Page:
Leaving image alt text as the file name or not including alt text at all can hamper SERP rankings because search engines can't "see" what information a photo contains like a human can, so it's best not to leave the interpretation up to the search engine.
6. Forgetting to link to other pages on your site
To determine the value of your content and which content on your site is related, Google uses links. And the more high-authority links you have leading to your site, the more value search engines place on it.
When you create a linking ecosystem within and across your website, your guest-contributed content, and your other content initiatives, you signal to search engines that you're an authority that searchers can trust.
7. Focusing only on short-tail keywords
Search engines take into account people's intent when they're searching for something, which is where semantic search comes in.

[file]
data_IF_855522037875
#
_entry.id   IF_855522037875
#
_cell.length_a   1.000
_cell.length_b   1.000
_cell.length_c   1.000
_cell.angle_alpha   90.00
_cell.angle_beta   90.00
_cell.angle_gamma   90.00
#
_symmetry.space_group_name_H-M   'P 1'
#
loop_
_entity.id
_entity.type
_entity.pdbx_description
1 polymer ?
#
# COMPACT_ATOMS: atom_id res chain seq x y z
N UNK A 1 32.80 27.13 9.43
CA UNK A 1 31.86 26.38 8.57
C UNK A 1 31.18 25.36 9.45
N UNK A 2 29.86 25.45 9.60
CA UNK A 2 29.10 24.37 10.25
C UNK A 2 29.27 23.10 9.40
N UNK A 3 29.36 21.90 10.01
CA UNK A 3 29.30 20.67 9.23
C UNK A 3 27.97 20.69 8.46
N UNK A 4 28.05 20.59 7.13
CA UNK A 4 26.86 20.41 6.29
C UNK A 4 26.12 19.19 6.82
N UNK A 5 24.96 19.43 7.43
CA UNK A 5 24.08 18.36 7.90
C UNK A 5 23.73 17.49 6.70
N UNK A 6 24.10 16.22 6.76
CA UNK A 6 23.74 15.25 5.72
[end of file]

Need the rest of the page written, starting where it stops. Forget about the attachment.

Semantic search is a search engine's attempt to curate the most accurate results by trying to understanding the context of the searcher's query, the relationships between words, and the searcher's intent. In other words, the engine is trying to understand the searcher's natural language the same way a human would.
In this new, human-centric world of search, including only short-tail keywords in your content without also including long-tail keywords and keyword variations could limit how often you appear in search results.
8. Writing content before performing a technical website audit